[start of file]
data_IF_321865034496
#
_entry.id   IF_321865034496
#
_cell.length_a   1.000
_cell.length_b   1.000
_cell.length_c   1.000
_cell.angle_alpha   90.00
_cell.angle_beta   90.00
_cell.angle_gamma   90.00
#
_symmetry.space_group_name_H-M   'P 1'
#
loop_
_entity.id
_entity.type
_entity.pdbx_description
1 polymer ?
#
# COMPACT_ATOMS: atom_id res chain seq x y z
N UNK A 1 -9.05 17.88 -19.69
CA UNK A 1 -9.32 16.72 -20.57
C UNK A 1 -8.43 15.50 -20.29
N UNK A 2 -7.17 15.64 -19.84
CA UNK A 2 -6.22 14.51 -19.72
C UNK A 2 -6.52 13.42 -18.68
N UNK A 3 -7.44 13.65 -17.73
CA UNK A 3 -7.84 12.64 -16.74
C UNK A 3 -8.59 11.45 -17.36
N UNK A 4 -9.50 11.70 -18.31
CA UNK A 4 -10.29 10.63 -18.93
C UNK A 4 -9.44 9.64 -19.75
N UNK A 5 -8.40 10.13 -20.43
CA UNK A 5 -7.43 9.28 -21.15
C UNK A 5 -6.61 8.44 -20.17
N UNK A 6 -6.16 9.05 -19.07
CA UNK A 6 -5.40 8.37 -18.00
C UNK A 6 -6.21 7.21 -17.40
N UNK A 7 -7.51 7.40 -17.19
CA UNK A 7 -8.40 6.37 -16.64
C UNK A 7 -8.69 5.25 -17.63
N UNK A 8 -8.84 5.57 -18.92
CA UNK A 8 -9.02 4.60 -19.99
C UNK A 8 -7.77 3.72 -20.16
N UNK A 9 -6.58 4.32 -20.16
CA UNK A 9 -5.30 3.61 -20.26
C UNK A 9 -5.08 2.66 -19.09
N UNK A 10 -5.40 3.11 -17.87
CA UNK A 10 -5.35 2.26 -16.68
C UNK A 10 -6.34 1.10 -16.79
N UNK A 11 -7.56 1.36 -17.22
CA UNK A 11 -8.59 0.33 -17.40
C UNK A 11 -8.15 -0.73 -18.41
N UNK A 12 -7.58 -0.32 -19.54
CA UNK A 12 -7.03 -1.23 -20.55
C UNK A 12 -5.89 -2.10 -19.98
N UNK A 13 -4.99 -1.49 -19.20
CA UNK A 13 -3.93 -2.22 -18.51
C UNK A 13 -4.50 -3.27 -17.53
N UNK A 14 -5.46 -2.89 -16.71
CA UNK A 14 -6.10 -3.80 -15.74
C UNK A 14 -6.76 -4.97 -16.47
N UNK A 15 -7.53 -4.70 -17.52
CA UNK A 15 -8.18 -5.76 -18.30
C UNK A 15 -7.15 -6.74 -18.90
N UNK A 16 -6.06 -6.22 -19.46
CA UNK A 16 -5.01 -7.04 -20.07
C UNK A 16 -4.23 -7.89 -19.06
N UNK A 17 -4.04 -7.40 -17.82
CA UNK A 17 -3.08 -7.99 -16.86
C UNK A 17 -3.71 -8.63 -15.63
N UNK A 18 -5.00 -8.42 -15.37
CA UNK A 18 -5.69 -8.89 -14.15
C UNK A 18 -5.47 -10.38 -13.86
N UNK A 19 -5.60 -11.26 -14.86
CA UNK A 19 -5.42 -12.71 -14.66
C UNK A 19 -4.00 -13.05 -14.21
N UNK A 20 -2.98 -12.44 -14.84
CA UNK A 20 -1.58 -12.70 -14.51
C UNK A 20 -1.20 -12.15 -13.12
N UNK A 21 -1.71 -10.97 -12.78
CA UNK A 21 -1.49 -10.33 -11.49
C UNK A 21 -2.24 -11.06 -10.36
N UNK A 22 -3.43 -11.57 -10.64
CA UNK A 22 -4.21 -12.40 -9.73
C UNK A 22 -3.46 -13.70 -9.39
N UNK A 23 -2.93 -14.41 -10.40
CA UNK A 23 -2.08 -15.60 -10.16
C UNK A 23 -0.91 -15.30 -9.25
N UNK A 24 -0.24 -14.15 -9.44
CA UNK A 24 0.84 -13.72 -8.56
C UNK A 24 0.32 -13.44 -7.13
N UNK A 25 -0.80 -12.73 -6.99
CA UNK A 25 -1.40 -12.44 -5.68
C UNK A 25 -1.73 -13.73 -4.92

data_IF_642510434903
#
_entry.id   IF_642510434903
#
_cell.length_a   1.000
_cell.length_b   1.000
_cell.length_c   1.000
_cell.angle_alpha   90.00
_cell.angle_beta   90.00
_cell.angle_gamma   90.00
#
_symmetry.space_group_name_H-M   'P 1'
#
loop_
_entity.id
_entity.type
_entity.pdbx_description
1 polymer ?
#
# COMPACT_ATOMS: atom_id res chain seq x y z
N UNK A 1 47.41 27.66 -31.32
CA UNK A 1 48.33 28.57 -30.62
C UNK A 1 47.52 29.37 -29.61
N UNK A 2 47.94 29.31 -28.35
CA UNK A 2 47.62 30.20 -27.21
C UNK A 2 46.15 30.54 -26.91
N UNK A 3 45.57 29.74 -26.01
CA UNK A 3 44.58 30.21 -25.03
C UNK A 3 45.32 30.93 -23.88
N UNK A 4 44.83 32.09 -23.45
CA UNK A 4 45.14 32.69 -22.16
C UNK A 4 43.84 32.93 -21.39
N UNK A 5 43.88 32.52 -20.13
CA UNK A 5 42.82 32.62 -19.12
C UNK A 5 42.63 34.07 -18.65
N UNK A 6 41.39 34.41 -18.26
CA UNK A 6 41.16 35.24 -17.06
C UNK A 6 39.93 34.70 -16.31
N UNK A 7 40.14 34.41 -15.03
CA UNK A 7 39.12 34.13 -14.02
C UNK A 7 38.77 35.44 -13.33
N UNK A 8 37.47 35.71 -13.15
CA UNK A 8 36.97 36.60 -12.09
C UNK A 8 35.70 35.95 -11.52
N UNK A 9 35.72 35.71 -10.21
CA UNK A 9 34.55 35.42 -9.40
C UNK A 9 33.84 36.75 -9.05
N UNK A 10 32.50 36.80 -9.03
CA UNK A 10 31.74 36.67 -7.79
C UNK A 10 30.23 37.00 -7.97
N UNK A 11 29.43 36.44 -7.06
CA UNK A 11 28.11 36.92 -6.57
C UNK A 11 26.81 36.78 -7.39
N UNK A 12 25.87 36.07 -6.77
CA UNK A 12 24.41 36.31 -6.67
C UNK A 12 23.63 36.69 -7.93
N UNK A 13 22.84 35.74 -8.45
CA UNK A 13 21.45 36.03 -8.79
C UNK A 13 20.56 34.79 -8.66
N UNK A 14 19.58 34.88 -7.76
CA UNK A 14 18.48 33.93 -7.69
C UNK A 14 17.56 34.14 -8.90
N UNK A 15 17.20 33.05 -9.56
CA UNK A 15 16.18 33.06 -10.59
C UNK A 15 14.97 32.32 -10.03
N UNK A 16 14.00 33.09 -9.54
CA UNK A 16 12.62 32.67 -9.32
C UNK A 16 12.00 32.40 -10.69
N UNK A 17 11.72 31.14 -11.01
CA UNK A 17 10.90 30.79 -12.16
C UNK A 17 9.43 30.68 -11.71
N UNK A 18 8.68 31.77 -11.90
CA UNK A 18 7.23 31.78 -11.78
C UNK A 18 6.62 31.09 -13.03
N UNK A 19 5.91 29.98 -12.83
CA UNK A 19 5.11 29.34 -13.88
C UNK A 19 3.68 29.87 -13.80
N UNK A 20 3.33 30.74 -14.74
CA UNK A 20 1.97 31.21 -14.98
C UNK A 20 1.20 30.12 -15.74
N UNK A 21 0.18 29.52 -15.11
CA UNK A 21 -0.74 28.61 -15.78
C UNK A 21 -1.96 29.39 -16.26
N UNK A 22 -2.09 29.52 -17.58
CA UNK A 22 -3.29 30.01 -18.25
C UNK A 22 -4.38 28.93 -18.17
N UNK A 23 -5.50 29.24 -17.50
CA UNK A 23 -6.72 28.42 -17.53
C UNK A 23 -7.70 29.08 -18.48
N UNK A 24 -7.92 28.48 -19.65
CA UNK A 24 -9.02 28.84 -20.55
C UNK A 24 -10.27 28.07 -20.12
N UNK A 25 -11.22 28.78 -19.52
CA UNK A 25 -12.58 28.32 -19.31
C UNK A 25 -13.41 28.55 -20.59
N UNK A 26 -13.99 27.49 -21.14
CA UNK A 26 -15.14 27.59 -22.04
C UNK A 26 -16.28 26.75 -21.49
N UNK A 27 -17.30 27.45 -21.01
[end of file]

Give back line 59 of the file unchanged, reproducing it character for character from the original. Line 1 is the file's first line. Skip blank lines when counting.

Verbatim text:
C UNK A 13 -4.50 -3.27 -17.53